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After being dumped six times in a row, 28 year old Sass decides that dating and relationships aren’t worth the trouble and goes on a dating sabbatical, which means that she can’t date (obviously), kiss or flirt with men.  To her surprise she finds it enjoyable, and becomes more assertive and proactive in her life.  The only problem is the rather gorgeous and funny Jake, who Sass keeps running into and against all her own rules, finds very sexy.

Now, chicklit is not really my favourite genre, but I like it sometimes if I fancy a nice easy read.  However, this is the second book I’ve read by Gemma Burgess (although The Dating Detox was the first one to be published), and I have really enjoyed both of them.

Sass’s experience was less about waiting for any half-decent man to come along, and more about growing as a person and deciding what she wants from life.  The story is told in first-person present-tense, and Sass is an engaging and likeable narrator.  I also loved her totally believable friendships with best mates Bloomie and Kate, who are dealing with their own personal and professional problems.  The characters – Sass particularly – are very relatable.  We all know people like Bloomie and Kate.  (And yes, Jake is rather lovely!)

The story moves along nicely, with some genuinely funny moments.  It makes a pleasant change to read a book about dating and relationships, that also focuses on the positive side of being single and learning to stand on your own two feet.  It’s definitely aimed at female readers, and yes it is very ‘chicklitty’ but it’s fresh and pacy, and gave me lots to smile at.

(Author’s website can be found here.)

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This Clark Gable/Jean Harlow/Myrna Loy film is billed as a comedy, but I thought it was more of a drama, albeit with some funny moments.  Gable (at his most gorgeous – I swooned!) is Van Stanhope, successful publishing executive, who is happily married to Linda (Myrna Loy).  Van’s secretary Helen Wilson, known as Whitey, is played by Jean Harlow.  Linda (wrongly) begins to suspect that Van is cheating on her with Whitey, and her suspicions threaten to destroy their marriage.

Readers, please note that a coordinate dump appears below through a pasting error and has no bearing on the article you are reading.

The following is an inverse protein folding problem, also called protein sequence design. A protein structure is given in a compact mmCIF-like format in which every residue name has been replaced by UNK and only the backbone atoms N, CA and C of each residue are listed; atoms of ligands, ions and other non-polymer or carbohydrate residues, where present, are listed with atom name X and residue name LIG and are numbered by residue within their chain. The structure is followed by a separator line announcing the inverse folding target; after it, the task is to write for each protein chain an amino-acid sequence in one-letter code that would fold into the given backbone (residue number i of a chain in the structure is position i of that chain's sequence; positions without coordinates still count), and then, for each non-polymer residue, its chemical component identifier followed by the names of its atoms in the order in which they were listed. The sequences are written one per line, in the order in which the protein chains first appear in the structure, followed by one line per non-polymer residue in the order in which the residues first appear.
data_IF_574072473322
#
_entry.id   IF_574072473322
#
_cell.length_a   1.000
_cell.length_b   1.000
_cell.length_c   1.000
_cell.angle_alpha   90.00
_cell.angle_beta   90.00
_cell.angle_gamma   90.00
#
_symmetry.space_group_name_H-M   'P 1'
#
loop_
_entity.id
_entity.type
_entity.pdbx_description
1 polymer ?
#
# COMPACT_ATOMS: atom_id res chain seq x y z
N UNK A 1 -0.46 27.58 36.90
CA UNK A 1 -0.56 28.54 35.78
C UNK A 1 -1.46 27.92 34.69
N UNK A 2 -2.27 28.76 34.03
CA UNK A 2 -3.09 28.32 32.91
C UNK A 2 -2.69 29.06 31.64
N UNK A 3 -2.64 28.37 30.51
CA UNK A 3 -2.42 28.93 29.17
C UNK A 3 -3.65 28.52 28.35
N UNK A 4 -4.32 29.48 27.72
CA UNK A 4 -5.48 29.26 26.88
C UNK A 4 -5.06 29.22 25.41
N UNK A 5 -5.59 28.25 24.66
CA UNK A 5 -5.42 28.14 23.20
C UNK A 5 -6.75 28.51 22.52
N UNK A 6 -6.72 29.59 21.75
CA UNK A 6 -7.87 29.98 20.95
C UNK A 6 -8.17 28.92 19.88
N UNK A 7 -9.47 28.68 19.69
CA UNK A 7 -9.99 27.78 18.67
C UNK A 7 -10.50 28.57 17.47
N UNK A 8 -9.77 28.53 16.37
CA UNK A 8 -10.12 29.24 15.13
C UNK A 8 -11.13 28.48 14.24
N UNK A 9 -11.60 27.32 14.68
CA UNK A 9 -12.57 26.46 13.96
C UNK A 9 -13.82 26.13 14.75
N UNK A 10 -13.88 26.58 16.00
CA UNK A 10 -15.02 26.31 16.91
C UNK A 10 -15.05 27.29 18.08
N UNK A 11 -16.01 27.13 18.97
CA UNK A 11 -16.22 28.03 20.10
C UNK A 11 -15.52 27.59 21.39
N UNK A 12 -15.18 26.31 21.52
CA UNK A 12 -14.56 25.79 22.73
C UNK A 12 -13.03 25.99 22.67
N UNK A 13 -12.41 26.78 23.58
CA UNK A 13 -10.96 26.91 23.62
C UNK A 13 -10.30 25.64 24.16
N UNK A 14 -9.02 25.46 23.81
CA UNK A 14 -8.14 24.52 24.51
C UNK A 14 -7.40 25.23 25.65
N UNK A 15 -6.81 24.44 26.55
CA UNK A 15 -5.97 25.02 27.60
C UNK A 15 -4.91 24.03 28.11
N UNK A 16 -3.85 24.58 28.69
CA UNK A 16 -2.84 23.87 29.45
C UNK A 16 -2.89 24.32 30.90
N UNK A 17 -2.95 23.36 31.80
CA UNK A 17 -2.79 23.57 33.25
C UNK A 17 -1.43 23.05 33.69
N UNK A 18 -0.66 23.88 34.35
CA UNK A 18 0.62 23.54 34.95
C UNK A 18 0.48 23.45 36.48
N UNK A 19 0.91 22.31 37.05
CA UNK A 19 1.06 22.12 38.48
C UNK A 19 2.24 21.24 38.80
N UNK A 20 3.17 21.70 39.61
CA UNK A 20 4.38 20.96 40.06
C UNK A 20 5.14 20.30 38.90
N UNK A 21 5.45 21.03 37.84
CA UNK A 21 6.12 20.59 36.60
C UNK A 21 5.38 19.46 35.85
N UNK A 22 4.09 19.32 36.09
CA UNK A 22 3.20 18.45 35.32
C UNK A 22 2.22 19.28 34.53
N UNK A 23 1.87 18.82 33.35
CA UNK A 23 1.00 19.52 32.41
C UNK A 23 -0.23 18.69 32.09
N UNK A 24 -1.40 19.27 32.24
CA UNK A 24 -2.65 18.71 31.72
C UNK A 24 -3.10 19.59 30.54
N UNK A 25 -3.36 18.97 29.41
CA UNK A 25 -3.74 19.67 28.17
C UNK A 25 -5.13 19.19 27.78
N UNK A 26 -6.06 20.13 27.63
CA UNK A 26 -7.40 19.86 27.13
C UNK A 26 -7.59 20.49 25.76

All three leads were wonderful.  This was actually the first film I had seen Jean Harlow in, and it was not hard to see why she was so adored.  She was an original blonde bombshell, and I don’t think that most photos of her do her justice.  Gable was wonderful as Van, a devoted husband who was so shrewd in business, but so utterly incapable of recognising his tendency to place himself in situations that made him look guilty even when he wasn’t.  Myrna Loy was beautiful as the confused Linda, who started the film full of warmth and happiness, and became colder and more remote as her suspicions chipped away at her.  James Stewart also appeared in the film as Whitey’s boyfriend Dave, who has his own suspicions about her and Van.  It was a small role, the likes of which Stewart would not play again once his own star had risen in Hollywood, but as ever, he was endearing and sweet.

As mentioned earlier, there were fewer laughs than I had expected, but lots of emotion, and I really enjoyed this film.  I would recommend it to fans of any of the three main leads, or anyone who just enjoys good films.

Year of release: 1936

Director: Clarence Brown

Producers: Hunt Stromberg, Clarence Brown

Writers: Norman Krasna, John Lee Mahin, Alice Duer Miller, Faith Baldwin (story from Cosmopolitan magazine)

Main cast: Clark Gable, Myrna Loy, Jean Harlow

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